Rep. Andy Kim speaks at Lawrence Library
A deficit in trust – whether it is directed at political leadership or the election system – is a serious issue facing the United States, according to U.S. Rep. Andy Kim (D-3).
Kim spoke to nearly 100 people in a conversation about democracy and good government at the Lawrence Branch of the Mercer County Library System Aug. 1. His talk was co-sponsored by the Friends of the Lawrence Library and the League of Women Voters of Lawrence-Trenton.
“We are in a historic moment right now. We are living in a time of the greatest amount of government distrust in this country,” said Kim, whose district includes Lawrence Township, East Windsor Township, Hightstown Borough, the City of Bordentown and Bordentown Township as well as communities in Monmouth County.
“There is a lot of partisan divide. We are seeing more (political and social) division. How much more of it can a democracy handle?”
Democrats and Republicans see members of the opposing party as the enemy, which leads to the growing distrust, he said. It is a problem that deeply concerns him.
“We have a trust deficit, but how do we fix it?” Kim asked.
Kim, who holds “town hall” meetings across his district, recalled the second town hall meeting that he held after being elected to the U.S. House of Representatives in 2018. It was held in a town that he lost.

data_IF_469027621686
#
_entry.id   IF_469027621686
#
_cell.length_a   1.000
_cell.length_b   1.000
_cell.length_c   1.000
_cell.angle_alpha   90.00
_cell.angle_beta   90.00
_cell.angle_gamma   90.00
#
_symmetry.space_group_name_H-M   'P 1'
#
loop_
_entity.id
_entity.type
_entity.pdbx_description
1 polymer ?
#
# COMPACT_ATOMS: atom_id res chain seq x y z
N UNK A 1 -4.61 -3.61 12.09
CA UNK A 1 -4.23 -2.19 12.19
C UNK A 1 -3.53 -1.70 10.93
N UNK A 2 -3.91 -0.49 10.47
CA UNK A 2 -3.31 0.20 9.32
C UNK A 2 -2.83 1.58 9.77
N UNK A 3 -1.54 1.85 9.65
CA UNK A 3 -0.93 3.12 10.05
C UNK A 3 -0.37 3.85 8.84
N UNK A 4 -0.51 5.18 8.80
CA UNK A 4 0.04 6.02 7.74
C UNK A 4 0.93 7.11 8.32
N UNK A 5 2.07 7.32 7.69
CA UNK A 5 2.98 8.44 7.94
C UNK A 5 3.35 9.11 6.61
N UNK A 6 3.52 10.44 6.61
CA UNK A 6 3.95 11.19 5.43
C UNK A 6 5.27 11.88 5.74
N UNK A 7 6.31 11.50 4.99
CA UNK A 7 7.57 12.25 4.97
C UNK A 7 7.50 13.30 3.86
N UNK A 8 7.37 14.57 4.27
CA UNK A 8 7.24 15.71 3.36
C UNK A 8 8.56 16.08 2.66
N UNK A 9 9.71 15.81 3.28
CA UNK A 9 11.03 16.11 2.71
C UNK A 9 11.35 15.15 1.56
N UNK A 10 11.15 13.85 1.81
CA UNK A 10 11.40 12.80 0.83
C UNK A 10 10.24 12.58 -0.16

He told the attendees that regardless of whether they voted for him or not, his job is to serve them. Afterwards, an attendee approached Kim and told him that although he did not vote for him, he was glad that he attended the town hall meeting.
Kim said he often thinks about that moment. It gave him an understanding of what’s wrong. What he learned from his constituent is that “you can’t go from zero to trust.”
“You can’t flip a switch (to gain trust). You can’t just get respect. You can’t get respect unless you ‘show up.’ A lot of it is just showing up,” he said.
To knit the democracy together means reducing anger and vitriol, Kim said. Anger and vitriol is addictive and “we have to find ways to work together.”
Kim, who began his career in public service as a diplomat, said he remembered something his first boss told him about government and how it works.
“He said you don’t have good government unless you have good people working in it. Respect and trust have to go both ways,” Kim said.
During the question-and-answer session that followed, Kim fielded questions about his transition from diplomat to elected official, and about election security.
Kim said he loves his job as an elected official. His district includes Bordentown, where he lives and is raising his family.
“What I found most challenging is money in politics,” he said. “It’s much worse than I thought. I didn’t realize it costs money to run for office, and it affects the kind of people who step up and run.
“It is easier for wealthy people to run for office, but it is a very challenging situation. What are their experiences? If they have an ego, they may be narcissistic and may think of themselves as social influencers.”
There are 535 members in the U.S. House of Representatives, and it is “an awesome responsibility,” Kim said.
Responding to an attendee’s expressed distrust in the electoral system and which may, in turn, diminish an elected official’s credibility, Kim agreed that election integrity is at the heart of those concerns.
People across the political spectrum have concerns about it, he said. There is concern about vote-by-mail and absentee ballots. Election security will continue to be a concern.
“It should encourage us to invest in election security,” he said, noting there is “a big divide” on the issue in Congress.
“If the democracy is at a place where there is no trust in how elections are handled, this may represent an existential threat to the United States,” Kim said.